As a young bloke, i worked a casual, weekend job as leading hand in a supermarket. One of the fellas dropped a pallet of cooking oil on the loading dock. I told him to start cleaning it up and went to grab a few dozen bags of salt and a shovel. When i came back, he had a bucket of hot water and a mop and had managed to spread the lot all over the loading dock. Ya live and learn.
 

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I gave due respect to your warning and I agree that some people don't know one end of a tool from another and could mess this up easily and possibly get hurt. Not everyone is like that. With that said, if I went by your warning for everything I've learned to do that I either tried on my own or only read about to learn. I wouldn't know how to do 90% of the things I know now.
Matt
There are not many people who can match your high level of ability and skill in machining and mechanics. I mean that as a sincere compliment. When passing on information on a public forum, none of us have any control over who will try to use that information and what their level of ability might be.

Remember the OP probably has only 1 hinge rod to practice his "never done this before or even saw it done" trial and error on. Also when there is a bent rod, there is also a strong possiblity that there is a bent hinge tube as well---not to mention misaligned posts and possibly body damage.

One of the first rules one learns as a teacher is, "Just because it was easy for me to learn to do something doesn't mean it will be easy for the student".
 

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Thats very debateable, I really think you must believe people that work in offices and paperwork jobs are very incapabale. Most people john have hobbies, be that making things out of wood like tables chairs furniture in general, or building model planes boats, or fitting a book shelf in there house. Just becuase they are not a repairer in some peoples views or terms does not mean there incapable of turning a drill on and running a block of wood up and down the rod..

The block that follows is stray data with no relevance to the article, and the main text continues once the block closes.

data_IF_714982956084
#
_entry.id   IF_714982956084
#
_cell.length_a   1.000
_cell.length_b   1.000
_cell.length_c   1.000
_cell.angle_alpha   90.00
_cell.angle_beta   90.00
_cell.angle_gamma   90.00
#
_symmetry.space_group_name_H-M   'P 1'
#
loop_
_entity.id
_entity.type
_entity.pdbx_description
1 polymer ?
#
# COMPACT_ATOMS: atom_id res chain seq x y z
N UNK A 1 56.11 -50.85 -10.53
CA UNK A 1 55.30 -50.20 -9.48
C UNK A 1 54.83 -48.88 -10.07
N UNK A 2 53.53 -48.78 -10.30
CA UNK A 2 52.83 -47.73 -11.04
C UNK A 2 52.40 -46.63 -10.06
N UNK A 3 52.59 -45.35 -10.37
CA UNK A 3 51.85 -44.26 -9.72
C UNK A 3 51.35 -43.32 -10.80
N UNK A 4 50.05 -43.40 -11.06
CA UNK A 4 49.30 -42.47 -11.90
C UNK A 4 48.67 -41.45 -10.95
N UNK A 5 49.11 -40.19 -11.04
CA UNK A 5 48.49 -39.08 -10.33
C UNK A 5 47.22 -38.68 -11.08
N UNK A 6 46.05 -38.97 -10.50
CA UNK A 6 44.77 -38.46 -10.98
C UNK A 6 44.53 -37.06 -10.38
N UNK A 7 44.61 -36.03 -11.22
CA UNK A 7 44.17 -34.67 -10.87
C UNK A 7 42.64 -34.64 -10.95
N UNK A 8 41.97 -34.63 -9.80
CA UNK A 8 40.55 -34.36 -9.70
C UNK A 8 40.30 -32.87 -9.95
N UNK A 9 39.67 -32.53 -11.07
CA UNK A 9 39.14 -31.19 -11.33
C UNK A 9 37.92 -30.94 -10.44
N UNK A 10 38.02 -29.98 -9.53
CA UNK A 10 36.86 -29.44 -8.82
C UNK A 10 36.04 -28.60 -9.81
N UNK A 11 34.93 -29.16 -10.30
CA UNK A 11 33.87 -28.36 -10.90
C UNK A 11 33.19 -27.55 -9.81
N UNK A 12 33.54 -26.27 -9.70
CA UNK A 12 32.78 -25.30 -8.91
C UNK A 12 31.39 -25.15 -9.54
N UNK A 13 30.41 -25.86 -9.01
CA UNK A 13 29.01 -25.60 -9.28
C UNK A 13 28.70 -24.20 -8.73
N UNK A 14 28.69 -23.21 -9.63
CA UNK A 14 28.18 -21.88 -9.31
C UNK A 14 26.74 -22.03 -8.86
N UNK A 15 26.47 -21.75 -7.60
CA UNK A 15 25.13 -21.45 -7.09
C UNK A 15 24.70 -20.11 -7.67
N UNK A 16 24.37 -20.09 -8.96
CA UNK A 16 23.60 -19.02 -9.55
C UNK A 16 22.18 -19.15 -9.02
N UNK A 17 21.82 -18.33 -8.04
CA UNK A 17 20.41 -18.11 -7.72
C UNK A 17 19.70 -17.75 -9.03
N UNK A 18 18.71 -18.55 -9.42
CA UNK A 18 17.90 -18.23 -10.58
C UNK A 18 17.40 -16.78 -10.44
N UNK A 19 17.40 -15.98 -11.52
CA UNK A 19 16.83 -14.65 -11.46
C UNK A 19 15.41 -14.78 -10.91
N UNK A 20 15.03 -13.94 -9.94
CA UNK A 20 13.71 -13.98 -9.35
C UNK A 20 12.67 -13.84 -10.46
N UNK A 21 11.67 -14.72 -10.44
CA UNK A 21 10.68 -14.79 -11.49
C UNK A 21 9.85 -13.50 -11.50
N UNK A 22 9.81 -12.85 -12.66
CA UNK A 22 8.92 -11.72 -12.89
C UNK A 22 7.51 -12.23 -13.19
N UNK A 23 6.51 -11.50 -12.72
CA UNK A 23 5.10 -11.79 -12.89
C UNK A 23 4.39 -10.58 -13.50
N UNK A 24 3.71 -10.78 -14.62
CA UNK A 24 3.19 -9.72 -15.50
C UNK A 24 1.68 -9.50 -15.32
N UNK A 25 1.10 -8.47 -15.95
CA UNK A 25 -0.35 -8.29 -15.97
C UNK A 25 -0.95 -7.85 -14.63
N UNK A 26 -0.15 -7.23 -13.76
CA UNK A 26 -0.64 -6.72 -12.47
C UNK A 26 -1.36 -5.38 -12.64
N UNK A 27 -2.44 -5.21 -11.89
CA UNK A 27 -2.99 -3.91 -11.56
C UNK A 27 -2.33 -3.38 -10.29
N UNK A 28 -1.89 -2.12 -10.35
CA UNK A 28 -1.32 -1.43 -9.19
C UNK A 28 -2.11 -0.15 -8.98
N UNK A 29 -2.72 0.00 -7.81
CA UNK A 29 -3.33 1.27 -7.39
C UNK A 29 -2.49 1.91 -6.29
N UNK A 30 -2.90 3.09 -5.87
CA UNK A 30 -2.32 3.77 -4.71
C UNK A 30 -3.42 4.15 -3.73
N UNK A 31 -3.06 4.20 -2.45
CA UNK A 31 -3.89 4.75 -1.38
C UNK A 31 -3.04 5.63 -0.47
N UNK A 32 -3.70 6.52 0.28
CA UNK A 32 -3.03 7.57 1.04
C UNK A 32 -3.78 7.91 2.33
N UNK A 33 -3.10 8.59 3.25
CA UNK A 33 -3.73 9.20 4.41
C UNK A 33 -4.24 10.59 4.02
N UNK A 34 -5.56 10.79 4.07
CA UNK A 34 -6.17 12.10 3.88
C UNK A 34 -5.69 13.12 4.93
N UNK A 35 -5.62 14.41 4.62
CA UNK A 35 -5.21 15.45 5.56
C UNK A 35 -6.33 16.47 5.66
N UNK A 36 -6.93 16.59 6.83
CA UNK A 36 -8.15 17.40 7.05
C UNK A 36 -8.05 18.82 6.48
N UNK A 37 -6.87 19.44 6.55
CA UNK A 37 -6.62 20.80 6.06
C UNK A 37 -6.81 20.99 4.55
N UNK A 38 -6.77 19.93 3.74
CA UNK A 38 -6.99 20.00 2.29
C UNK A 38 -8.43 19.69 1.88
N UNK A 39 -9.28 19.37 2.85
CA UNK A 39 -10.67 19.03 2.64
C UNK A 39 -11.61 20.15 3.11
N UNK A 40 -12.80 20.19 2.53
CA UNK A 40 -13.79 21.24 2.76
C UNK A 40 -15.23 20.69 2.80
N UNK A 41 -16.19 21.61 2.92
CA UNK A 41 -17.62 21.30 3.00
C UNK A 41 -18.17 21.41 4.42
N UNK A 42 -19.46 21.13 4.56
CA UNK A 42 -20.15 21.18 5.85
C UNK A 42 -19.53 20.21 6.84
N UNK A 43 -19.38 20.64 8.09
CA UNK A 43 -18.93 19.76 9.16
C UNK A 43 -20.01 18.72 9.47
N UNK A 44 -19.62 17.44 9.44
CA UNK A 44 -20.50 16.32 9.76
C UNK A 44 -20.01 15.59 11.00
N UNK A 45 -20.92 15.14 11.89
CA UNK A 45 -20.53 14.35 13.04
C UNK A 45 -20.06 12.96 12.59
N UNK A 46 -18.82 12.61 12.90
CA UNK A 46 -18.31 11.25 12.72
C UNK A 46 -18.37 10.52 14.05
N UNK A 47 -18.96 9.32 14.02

To be honest I think some repairers are very incapable of the basics themselves, yet they still call themselves repairers...

I think out of every 500 people there might be one that may not have the skill base to attempt it. but that doesnt mean the other 499 cannot do it or are incapable with some basic instruction even if that instruction is written
 

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This might be a good opportunity to also discuss straightening smaller rods such as those often encountered on clarinets etc. I usually use a bench anvil and a rawhide mallet but I'm open to better methods.
You're gonna love this then!

Mount the screw in the lathe/drill with the thread protected inside the jaws, then get a length of brass tube - an old saxophone key barrel is ideal as long as it's not too loose a fit (nor too tight that it can't go over the bend).
Pop it over the screw, fire up the lathe/drill, angle the tube in the same way as you would a hammer handle on a long rod and slowly withdraw.

A couple of notes: It seldom works if the thread is on the exposed end as it will catch in the tube, and a minute or so spent ensuring that the slotted end is smooth will pay dividends.
Don't be too alarmed at how much the tube jumps around at first - keep a firm grip and be bold!

If you've never used the technique before it's as well to practise it on a few old rod screws. You'll soon learn to gauge the most effective size of tube to use.

Regards,
 

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Glad you liked it.
You can adapt the technique as you see fit - for example, you might find using collets will allow you to get more length on the screw.
You could also try different materials for the tube. Brass seems to work best, but Delrin does ok (for a while, at least until it wears) and isn't so likely to mark the screw.

Regards,